The Washington PostDemocracy Dies in Darkness

Van Ness talks about Pride Month, his new book and storytelling

This conversation will be followed by a roundtable discussion with Helena Andrews-Dyer & Shannon Liao

Jonathan Van Ness joins Washington Post Live on Thursday, June 16 (Video: The Washington Post)
Placeholder while article actions load

As an author, a television personality and a hair stylist, Jonathan Van Ness has sprinkled his personal story of success with humor alongside a reckoning for LGBTQ rights. Van Ness joins The Washington Post’s Dave Jorgenson for a conversation about his recent book, “Love That Story,” and the role of storytelling in paving the way for change. This conversation will be followed by a roundtable discussion with Helena Andrews-Dyer & Shannon Liao.

NEXT is a new series on Washington Post Live that brings together rising changemakers, innovators and influencers to talk about issues at the center of the business, social and cultural zeitgeist - from Hollywood to the Hill.

Click here for transcript

Click here to listen to the podcast


“As long as we’re coming from an earnest, honest, respectful place, you can ask what someone’s pronouns are because you want to do it in a respectful great way… When you make a mistake, it’s okay to say ‘I’m sorry,’ and just move on. We don’t want to get too much in a clog about, you know, ‘Oh, I’m so sorry, I feel so bad,’… because then it kind of becomes about your guilt. And I think it does become a lot easier to understand the significance of correct pronoun usage when we frame it less about the ally doing the right thing and more about what the trans community is going through at large.” – Jonathan Van Ness (Video: Washington Post Live)
“My adult life… has been about is learning how to parent and nurture and take care of that kid that just did not get taken care of and I think that’s really what healing from trauma looks like is learning to be your own advocate.” – Jonathan Van Ness (Video: Washington Post Live)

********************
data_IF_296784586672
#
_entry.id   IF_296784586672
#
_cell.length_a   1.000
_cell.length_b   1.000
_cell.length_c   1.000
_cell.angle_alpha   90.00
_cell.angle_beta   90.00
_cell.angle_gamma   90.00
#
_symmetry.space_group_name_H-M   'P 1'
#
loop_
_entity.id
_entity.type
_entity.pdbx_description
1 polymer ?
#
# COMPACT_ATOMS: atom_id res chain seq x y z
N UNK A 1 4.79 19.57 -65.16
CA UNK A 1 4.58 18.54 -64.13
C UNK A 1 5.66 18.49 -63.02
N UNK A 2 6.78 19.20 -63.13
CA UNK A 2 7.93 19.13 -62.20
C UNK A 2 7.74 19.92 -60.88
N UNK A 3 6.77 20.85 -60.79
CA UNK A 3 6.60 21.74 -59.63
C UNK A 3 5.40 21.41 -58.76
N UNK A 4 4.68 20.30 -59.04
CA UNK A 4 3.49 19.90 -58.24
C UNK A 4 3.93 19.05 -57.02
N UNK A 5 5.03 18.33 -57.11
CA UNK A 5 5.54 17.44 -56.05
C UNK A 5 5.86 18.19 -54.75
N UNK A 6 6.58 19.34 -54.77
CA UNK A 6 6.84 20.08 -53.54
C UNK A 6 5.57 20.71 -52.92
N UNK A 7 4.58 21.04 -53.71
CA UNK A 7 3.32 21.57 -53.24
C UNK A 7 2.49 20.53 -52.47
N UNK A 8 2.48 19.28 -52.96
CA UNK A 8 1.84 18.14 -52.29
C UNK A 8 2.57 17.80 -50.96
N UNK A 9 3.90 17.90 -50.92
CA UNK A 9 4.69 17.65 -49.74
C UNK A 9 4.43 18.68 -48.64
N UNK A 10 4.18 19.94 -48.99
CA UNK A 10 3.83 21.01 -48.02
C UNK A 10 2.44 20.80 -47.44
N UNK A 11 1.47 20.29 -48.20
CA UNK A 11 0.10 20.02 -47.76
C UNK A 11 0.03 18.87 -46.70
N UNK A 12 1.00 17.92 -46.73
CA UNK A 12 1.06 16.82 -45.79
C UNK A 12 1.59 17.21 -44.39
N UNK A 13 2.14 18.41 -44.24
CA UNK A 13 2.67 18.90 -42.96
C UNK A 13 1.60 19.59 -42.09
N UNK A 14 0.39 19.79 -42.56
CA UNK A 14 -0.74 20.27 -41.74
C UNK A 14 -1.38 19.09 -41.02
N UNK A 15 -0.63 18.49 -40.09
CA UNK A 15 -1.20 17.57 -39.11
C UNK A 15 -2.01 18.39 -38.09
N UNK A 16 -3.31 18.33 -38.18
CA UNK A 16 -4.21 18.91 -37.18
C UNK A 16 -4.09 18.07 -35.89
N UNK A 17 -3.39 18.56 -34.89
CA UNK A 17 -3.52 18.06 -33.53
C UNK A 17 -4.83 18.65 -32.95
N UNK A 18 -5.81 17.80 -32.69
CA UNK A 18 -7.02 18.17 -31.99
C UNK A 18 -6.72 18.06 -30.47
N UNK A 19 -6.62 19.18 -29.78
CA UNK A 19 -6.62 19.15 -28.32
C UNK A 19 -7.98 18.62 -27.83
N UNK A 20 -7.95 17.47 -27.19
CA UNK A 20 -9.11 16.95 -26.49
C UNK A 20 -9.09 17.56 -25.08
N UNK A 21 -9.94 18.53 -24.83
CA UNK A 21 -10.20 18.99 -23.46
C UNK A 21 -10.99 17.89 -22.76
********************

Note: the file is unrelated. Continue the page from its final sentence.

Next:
“I think that TikTok and Instagram can be valuable places to get information, but I don’t think they’re places that I take the information full stop without vetting and fact-checking it for myself… Let’s get off TikTok and let’s talk to your neighbor, let’s talk to your mom, your dad, your uncle, let’s talk to people who maybe you haven’t spoken to in a while… Maybe it’s about utilizing TikTok but maybe that not being your end-all, be-all… like, more in real life and on social, is what I would say we need to do more of.” ¬– Jonathan Van Ness (Video: Washington Post Live)
“When you look at what’s going on in Florida and when you look at what’s going on in Texas, that’s the roadmap that they want to make national… The people that are the most exposed which is people living in poverty, queer people, people of color, women, gender-nonconforming people… disabled people, those people that have those intersectional overlapping identities, those are the people that are most vulnerable and stand to lose the most in these midterms.” - Jonathan Van Ness (Video: Washington Post Live)

Jonathan Van Ness

Television Personality & Author

Helena Andrews-Dyer

Pop Culture Reporter, The Washington Post

Shannon Liao

Video Games Reporter, The Washington Post